Hey, Barbecutie

Posts Tagged ‘they call him Dave


c. Kit Ryall 2010

One of the hardest things about being an aspiring writer is other writers. Specifically, the highly motivated, self-promoting kind, who know how they should be marketed and the sort of people who should know their name. Literary events are a breeding ground for it. They watch the crowd at literary events, scoping out the right people to crawl over on their way to the top. Facebook friends applaud as the promoters introduce their mates, or someone they went to uni with, or someone they high-fived after comparing identical opinions on late period David Foster Wallace (but they call him Dave). The audience then endures an evening of self-satisfied and mediocre performances because they have come to expect no better. I get it. It’s not how you write, it’s who you know. That’s how it works. That’s how everything works.

But as a reader who loves literature, I had given up on finding a literary evening of merit. I wanted emotion, I wanted art, I wanted to hear people who were passionate and fresh and TALENTED. I didn’t want the organiser’s mates, shared backgrounds and trite metaphors, yet this is the attitude permeating the spoken word scene. Familiarity over quality. “You can read your shitty poem at my event because you let me read at yours”. The snake eats its own tail.

Then, in happier times, I moved to Kilburn and discovered wordPLAY. wordPLAY wasn’t a forum for smug connections and insularity. wordPLAY wanted beautiful things. It attracted a wide range of writers, poets, musicians and spoken word artists to perform, who were talent spotted and had a diverse range of mediums, perspectives and attitudes. The atmosphere wasn’t one of wet-lipped schmoozing and behind-backed criticism but of enthusiasm and excitement for the written word carved and coiffed and spoken out loud. The organisers weren’t looking to promote themselves, the performers weren’t looking for an agent, and the audience weren’t looking to spot the next big thing. Everyone was there for the love of good writing, and that’s what they got.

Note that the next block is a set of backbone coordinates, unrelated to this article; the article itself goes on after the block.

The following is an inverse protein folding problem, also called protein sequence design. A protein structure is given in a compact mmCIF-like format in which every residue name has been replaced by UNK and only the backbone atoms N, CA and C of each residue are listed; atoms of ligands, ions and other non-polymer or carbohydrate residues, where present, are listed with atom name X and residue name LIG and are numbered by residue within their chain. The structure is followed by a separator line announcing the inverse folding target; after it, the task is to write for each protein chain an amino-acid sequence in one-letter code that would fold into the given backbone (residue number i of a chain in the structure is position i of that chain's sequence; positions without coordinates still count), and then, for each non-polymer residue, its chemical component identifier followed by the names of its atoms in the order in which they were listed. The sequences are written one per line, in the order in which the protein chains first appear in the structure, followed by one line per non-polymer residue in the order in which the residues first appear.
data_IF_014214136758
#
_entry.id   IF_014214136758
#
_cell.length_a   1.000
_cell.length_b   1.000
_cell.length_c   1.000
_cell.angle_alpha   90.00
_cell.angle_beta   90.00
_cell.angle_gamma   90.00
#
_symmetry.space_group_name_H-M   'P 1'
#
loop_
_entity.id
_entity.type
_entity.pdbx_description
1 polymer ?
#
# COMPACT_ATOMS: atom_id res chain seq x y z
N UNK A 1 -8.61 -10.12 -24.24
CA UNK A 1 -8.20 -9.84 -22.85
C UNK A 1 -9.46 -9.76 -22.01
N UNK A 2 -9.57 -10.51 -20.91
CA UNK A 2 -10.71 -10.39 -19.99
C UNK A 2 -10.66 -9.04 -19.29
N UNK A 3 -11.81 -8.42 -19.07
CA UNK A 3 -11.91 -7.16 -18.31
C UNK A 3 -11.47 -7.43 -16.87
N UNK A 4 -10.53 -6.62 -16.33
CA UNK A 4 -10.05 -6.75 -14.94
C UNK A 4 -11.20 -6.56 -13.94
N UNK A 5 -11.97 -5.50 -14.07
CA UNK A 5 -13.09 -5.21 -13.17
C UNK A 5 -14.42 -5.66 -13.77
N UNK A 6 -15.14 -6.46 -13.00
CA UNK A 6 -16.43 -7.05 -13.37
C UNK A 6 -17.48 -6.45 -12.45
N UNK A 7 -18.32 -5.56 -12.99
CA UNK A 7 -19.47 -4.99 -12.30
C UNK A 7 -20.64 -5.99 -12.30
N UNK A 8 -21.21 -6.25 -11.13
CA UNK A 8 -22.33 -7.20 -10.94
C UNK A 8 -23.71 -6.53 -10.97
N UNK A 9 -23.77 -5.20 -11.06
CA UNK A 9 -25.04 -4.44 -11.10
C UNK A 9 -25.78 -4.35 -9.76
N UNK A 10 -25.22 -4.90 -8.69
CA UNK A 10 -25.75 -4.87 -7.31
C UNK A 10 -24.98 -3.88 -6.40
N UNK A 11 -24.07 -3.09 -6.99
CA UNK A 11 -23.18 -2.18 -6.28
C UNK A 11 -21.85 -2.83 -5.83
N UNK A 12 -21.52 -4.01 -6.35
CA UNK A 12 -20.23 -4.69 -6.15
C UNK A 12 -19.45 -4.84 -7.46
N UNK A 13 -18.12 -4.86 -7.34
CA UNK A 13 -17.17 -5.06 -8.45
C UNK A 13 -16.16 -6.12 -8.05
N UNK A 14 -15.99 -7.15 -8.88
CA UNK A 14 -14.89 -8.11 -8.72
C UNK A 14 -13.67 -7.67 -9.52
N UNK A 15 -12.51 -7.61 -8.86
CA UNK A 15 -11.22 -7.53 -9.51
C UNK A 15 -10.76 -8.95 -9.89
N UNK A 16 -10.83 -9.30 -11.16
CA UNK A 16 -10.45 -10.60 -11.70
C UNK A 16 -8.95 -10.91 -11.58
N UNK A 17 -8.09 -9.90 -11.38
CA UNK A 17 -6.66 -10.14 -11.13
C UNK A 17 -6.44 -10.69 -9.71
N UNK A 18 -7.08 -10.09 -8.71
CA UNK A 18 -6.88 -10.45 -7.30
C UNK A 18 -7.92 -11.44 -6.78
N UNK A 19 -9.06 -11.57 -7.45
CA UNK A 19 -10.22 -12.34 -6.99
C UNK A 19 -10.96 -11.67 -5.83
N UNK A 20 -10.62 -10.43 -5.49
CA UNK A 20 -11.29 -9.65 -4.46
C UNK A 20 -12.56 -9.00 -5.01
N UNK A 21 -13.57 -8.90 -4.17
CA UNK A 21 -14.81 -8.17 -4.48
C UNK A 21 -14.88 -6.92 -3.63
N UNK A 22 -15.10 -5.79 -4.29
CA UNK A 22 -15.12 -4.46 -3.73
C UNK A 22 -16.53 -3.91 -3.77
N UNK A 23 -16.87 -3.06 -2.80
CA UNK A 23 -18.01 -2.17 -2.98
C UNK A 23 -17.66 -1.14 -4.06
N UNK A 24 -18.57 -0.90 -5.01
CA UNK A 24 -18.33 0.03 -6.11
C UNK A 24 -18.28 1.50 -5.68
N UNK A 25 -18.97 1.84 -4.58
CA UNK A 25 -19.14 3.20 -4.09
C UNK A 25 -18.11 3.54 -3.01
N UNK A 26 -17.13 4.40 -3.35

When wordPLAY ended in May, everything looked a bit duller. Going out on a high, the team had attracted a varied and impressive range of headliners from Laura Dockrill, Kate Tempest, Bernadine Evaristo, Edinburgh award-winning comedian Tim Key, TS Eliot-winning Poet George Szirtes, author of ‘Return to The Hundred-Acre Wood’ David Benedictus, and an eclectic array of less established, unpublished and wonderful writers, from traditional poets to MCs, beatboxers and freestylers and prose writers and storytellers.

The good news is that wordPLAY returns on Tuesday 23rd November for a one off charity event in aid of the Cystic Fibrosis Trust. I am very happy to say that I’ve been asked to help organise this glorious return to the literary scene. If I’ve learned anything from this experience, it’s that organising an event is shitting hard work. I have great found respect for anyone who manages to run any kind of evening, even the dire ones, and I now see the appeal of getting your friends in to fill out the bill. But the trick is not to give up. Amazing writing is out there, waiting to be discovered by an audience who wants to listen. Working on the new wordPLAY event has taught me not to give up and resort to favours or settle for someone reliable but dull. Once a month for over a year, wordPLAY met the challenge, and sought out the exciting, unusual and interesting voices to perform. They crafted one of the most accessible, entertaining and unpretentious spoken word events in London.

Keep 23rd November free. It’s going to be amazing.

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